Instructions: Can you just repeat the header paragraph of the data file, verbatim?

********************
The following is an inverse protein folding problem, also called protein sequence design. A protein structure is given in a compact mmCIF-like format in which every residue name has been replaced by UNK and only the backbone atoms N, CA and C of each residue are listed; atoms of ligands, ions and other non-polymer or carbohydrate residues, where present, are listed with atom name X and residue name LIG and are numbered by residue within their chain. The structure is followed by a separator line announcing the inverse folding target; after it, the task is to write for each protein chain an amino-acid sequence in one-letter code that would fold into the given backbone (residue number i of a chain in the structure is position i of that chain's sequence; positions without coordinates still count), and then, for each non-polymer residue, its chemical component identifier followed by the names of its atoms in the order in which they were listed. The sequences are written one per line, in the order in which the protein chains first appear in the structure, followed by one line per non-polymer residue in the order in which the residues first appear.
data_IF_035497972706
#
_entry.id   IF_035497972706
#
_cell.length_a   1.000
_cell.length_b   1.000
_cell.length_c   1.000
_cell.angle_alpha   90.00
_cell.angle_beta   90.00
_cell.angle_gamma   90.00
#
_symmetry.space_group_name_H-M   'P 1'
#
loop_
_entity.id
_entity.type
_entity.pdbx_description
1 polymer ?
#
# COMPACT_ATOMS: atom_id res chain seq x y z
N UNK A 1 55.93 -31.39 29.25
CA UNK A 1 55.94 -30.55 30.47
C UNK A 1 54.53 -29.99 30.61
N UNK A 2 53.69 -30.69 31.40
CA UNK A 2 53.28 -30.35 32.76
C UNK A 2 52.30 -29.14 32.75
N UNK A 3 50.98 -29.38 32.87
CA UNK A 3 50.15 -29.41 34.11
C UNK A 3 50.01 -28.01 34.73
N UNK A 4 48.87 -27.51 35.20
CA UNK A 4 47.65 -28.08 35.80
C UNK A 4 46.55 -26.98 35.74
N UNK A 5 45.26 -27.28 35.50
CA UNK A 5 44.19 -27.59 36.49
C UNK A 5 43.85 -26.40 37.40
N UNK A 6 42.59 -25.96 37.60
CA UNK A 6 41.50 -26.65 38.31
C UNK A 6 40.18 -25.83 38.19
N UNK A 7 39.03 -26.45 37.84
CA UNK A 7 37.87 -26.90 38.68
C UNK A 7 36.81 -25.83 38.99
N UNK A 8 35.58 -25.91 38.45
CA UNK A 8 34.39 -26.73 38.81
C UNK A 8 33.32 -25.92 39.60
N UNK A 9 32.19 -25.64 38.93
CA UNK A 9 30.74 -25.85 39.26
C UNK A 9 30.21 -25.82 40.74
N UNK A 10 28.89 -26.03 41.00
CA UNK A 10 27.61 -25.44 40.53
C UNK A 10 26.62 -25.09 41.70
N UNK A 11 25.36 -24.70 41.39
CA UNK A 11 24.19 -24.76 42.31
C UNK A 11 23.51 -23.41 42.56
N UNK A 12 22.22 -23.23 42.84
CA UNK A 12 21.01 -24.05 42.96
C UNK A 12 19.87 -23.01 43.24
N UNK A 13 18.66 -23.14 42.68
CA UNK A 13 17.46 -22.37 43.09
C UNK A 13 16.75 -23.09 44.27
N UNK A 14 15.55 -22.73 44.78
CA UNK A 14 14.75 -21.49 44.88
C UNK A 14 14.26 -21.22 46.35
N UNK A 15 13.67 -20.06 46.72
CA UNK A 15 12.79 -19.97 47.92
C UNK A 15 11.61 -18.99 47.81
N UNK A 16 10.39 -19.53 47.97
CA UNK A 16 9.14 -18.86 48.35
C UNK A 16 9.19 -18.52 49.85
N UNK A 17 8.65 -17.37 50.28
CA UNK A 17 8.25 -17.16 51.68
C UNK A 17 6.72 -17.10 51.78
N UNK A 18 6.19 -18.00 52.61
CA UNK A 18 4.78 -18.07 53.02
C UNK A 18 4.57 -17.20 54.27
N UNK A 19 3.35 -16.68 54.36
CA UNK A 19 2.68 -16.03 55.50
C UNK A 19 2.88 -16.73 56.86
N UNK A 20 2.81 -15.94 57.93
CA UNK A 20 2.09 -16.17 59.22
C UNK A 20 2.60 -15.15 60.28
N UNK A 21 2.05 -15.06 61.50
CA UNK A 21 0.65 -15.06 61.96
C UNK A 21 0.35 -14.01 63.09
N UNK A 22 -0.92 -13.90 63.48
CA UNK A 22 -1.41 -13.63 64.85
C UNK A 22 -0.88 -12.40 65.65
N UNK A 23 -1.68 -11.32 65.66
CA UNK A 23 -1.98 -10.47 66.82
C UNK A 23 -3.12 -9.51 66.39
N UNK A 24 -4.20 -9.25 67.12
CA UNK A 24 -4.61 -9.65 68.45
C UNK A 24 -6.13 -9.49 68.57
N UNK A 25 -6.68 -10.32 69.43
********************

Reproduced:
The following is an inverse protein folding problem, also called protein sequence design. A protein structure is given in a compact mmCIF-like format in which every residue name has been replaced by UNK and only the backbone atoms N, CA and C of each residue are listed; atoms of ligands, ions and other non-polymer or carbohydrate residues, where present, are listed with atom name X and residue name LIG and are numbered by residue within their chain. The structure is followed by a separator line announcing the inverse folding target; after it, the task is to write for each protein chain an amino-acid sequence in one-letter code that would fold into the given backbone (residue number i of a chain in the structure is position i of that chain's sequence; positions without coordinates still count), and then, for each non-polymer residue, its chemical component identifier followed by the names of its atoms in the order in which they were listed. The sequences are written one per line, in the order in which the protein chains first appear in the structure, followed by one line per non-polymer residue in the order in which the residues first appear.